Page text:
Hawaii's Perilous Stairway to Heaven

Analyzing the top news stories across the web
July 29 2014 2:25 PM

Hawaii's Perilous Stairway to Heaven

Haiku
The second landing with Kaneohe in the background. The first half of the stairs is the hardest. I was almost dead when I got to the first landing (halfway), but I don't think I even stopped at the second landing.

Photo courtesy Brock Roseberry/Flickr Creative Commons

This story originally appeared in Business Insider.

The Haiku Stairs—also known as “The Stairway To Heaven”—is one of the most extreme and beautiful hikes Hawaii (and America) has to offer.

Advertisement

For the last 26 years, the hike up the 4,000-step ladder has also been illegal, but that hasn't stopped people—dozens a day—from making the trek up and down the steel steps that were once operated by the Coast Guard to catch a glimpse of the view at the top of Puu Keahi a Kahoe on the island of Oahu.

The step ladder was built in 1943 during World War II to “provide access to buildings at the top of the ridge, used as transmission stations,” according to a tourism site called Best Places Hawaii. 

stairs2

Haiku Stairs/Vimeo

The ladder scales “nearly vertical” heights over 2,500 feet from Haiku Valley to the top of Puu Keahi a Kahoe, so high that there are points in the hike where the peaks rise above clouds.

stairs3

Haiku Stairs/Vimeo

It was a popular hiking trail in the 1980s, operated by the coast guard, until 1987 when it was deemed too dangerous for the public.

Despite making the hike illegal, tourists (and some locals) attempt to scale the Stairway To Heaven everyday. 

The Honolulu Board of Water Supply, the Huffington Post reports, “has jurisdiction over the hike and requires that anyone who goes up it sign waivers and present a $1 million liability insurance policy.”

They were dying to see the view, and weren’t discouraged by heights or the illegality of the hike.

The team left for the stairs at 2:15am, in hopes of catching a sunrise. Finding the stairs in the dark proved to be a challenge, but everyone had a headlight on.

stairs6

Haiku Stairs/Vimeo

When they reached the summit around 4am, it was foggy. And the fun part of the hike was underway.

stairs7

Haiku Stairs/Vimeo

Parts of the ladder are extremely steep. Just watching the video makes your hands sweat. Those afraid of heights, beware.

stairs8

Haiku Stairs/Vimeo

Some parts of the hike require you to climb down the ladder backwards.

stairs9

Haiku Stairs/Vimeo

The views seem to be worth it.

There are a few platforms along the way, allowing hikers to take a break and take in the sights.

stairs11

Haiku Stairs/Vimeo

According to travel site ToHawaii, a guard had been posted at the base of the stairs in December of 2013, but “the guard frequently had not been there in the early months of 2014 and a small tent which had been erected for the guard to use had been dismantled in early February, 2014.”

stairs12

Vimeo

In early 2013, a group formed to petition the city to reopen the stairs to the public, but the stairs still remain closed.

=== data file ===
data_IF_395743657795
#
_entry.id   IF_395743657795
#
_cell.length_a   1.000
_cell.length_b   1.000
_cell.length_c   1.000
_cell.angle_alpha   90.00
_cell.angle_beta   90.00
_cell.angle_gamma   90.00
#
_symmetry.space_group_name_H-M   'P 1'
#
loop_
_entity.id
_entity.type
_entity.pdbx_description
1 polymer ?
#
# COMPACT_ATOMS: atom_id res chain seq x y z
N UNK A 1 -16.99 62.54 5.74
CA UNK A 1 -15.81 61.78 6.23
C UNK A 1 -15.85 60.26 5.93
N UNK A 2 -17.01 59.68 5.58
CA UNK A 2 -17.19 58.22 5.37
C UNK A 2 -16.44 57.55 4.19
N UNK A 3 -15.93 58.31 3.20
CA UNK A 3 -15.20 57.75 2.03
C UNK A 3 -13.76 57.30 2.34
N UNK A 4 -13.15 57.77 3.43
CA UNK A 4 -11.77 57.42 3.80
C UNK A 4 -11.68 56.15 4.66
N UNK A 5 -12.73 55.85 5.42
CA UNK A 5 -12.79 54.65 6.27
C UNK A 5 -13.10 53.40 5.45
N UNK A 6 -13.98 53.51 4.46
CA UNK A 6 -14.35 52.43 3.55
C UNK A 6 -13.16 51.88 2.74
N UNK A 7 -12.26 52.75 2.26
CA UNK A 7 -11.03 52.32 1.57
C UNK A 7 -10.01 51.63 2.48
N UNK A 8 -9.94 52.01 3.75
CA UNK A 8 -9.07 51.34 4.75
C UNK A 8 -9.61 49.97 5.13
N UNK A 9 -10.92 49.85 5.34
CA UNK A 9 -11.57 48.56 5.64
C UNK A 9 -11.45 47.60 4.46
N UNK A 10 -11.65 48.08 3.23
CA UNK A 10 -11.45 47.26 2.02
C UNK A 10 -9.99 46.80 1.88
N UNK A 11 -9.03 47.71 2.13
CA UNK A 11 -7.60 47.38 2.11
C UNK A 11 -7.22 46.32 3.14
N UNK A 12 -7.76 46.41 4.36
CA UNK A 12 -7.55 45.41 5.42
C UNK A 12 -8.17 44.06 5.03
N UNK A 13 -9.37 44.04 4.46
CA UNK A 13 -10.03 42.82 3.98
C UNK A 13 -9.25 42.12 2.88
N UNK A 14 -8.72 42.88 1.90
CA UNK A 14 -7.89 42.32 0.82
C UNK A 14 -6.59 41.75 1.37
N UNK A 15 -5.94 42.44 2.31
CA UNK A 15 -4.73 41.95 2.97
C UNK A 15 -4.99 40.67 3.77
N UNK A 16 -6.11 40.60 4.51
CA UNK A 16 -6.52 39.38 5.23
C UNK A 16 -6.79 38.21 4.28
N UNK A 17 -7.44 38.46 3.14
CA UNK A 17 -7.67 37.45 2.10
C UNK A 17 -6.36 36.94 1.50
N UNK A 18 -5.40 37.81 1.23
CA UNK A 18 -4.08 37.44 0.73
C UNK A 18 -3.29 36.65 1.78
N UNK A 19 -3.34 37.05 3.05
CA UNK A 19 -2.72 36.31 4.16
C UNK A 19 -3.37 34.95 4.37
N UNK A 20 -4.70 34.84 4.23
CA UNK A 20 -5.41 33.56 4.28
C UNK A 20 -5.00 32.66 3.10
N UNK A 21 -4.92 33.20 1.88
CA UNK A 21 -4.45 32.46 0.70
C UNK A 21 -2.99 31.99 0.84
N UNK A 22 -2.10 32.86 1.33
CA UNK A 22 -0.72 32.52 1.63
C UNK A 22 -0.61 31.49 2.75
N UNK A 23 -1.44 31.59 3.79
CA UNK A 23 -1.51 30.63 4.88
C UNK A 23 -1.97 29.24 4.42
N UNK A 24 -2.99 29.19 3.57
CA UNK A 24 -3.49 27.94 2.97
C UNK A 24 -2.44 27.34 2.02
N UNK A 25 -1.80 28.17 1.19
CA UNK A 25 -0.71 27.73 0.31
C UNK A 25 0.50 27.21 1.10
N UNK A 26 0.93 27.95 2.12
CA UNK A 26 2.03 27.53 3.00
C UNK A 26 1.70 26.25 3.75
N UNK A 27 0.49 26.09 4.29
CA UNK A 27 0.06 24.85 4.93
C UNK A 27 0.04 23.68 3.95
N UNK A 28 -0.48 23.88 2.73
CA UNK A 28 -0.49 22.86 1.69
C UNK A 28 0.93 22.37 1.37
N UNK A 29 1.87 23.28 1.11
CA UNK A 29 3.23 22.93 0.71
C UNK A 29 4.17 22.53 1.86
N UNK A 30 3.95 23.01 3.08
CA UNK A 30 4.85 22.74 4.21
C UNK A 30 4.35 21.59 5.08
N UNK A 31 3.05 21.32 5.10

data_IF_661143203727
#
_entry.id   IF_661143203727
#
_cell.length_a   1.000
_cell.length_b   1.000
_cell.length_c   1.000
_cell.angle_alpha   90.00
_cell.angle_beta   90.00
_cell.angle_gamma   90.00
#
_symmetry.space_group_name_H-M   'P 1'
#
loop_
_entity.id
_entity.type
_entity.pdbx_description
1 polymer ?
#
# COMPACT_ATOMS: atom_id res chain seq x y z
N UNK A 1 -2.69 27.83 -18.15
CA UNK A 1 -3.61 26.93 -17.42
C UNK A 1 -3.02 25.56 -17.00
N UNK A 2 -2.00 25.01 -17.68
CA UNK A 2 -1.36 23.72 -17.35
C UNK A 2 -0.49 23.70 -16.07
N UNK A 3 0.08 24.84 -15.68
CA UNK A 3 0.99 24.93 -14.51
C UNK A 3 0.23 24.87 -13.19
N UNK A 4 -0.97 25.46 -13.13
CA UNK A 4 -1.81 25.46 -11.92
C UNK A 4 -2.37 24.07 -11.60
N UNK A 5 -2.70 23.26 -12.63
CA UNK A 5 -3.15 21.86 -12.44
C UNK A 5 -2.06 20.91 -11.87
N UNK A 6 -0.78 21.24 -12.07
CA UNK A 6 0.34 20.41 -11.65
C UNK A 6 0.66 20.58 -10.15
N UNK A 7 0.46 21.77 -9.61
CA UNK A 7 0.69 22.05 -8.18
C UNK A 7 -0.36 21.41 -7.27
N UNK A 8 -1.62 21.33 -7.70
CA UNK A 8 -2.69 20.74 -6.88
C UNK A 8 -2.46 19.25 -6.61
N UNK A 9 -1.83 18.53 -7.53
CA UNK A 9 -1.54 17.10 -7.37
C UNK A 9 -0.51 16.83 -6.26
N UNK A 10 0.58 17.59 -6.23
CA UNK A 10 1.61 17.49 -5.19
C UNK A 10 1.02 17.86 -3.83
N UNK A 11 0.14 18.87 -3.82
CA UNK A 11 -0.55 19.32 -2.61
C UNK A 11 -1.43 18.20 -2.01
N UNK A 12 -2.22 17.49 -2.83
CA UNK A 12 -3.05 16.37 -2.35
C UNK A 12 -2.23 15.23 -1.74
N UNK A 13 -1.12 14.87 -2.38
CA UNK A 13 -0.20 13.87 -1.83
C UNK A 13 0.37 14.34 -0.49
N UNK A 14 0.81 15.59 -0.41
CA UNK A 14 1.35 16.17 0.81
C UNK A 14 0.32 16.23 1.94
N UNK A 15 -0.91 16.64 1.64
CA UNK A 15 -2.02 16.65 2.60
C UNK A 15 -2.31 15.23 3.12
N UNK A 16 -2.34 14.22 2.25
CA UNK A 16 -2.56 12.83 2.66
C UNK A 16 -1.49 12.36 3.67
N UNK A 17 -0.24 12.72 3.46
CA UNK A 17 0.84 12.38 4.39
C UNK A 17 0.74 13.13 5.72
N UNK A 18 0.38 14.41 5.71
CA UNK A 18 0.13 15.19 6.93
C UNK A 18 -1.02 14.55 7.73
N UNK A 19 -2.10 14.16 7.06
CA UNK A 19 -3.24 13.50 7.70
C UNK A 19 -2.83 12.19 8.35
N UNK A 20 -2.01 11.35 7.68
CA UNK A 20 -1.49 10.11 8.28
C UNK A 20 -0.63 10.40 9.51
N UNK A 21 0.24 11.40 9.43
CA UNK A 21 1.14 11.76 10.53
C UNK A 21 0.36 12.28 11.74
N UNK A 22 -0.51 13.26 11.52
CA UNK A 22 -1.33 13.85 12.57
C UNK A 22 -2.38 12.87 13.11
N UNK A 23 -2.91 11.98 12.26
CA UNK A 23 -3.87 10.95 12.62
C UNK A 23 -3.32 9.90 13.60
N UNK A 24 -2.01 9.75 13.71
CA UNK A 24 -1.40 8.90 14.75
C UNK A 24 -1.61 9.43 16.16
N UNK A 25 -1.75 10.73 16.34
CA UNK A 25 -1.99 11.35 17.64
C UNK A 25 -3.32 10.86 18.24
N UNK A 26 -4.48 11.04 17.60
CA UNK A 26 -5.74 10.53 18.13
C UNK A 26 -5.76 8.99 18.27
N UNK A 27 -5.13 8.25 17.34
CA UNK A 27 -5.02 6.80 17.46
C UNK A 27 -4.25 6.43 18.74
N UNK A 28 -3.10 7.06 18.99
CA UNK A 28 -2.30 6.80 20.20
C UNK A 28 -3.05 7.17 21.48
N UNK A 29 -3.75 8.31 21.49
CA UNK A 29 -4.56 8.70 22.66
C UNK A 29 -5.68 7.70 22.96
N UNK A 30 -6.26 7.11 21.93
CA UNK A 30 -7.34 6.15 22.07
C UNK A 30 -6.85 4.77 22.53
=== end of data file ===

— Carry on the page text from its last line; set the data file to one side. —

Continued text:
Caroline Moss is a tech reporter for Business Insider. Follow her on Twitter.

TODAY IN SLATE

War Stories

The Right Target

Why Obama’s airstrikes against ISIS may be more effective than people expect.

The NFL Has No Business Punishing Players for Off-Field Conduct. Leave That to the Teams.

Meet the Allies the U.S. Won’t Admit It Needs in Its Fight Against ISIS

I Stand With Emma Watson on Women’s Rights

Even though I know I’m going to get flak for it.

Should You Recline Your Seat? Two Economists Weigh In.

Medical Examiner

How to Stop Ebola

Survivors might be immune. Let’s recruit them to care for the infected.

History

America in Africa

The tragic, misunderstood history of Liberia—and why the United States has a special obligation to help it fight the Ebola epidemic.

New GOP Claim: Hillary Clinton’s Wealth and Celebrity Are Tricks to Disguise Her Socialism

Why the Byzantine Hiring Process at Universities Drives Academics Batty

Moneybox
Sept. 23 2014 3:29 PM The Fascinating Origins of Savannah, Georgia’s Distinctive Typeface
  News & Politics
History
Sept. 23 2014 11:45 PM America in Africa The tragic, misunderstood history of Liberia—and why the United States has a special obligation to help it fight the Ebola epidemic.
  Business
Moneybox
Sept. 23 2014 2:08 PM Home Depot’s Former Lead Security Engineer Had a Legacy of Sabotage
  Life
Education
Sept. 23 2014 11:45 PM Why Your Cousin With a Ph.D. Is a Basket Case  Understanding the Byzantine hiring process that drives academics up the wall.
  Double X
The XX Factor
Sept. 23 2014 2:32 PM Politico Asks: Why Is Gabby Giffords So “Ruthless” on Gun Control?
  Slate Plus
Political Gabfest
Sept. 23 2014 3:04 PM Chicago Gabfest How to get your tickets before anyone else.
  Arts
Brow Beat
Sept. 23 2014 8:38 PM “No One in This World” Is One of Kutiman’s Best, Most Impressive Songs
  Technology
Future Tense
Sept. 23 2014 5:36 PM This Climate Change Poem Moved World Leaders to Tears Today
  Health & Science
Medical Examiner
Sept. 23 2014 11:37 PM How to Stop Ebola Could survivors safely care for the infected?
  Sports
Sports Nut
Sept. 23 2014 7:27 PM You’re Fired, Roger Goodell If the commissioner gets the ax, the NFL would still need a better justice system. What would that look like?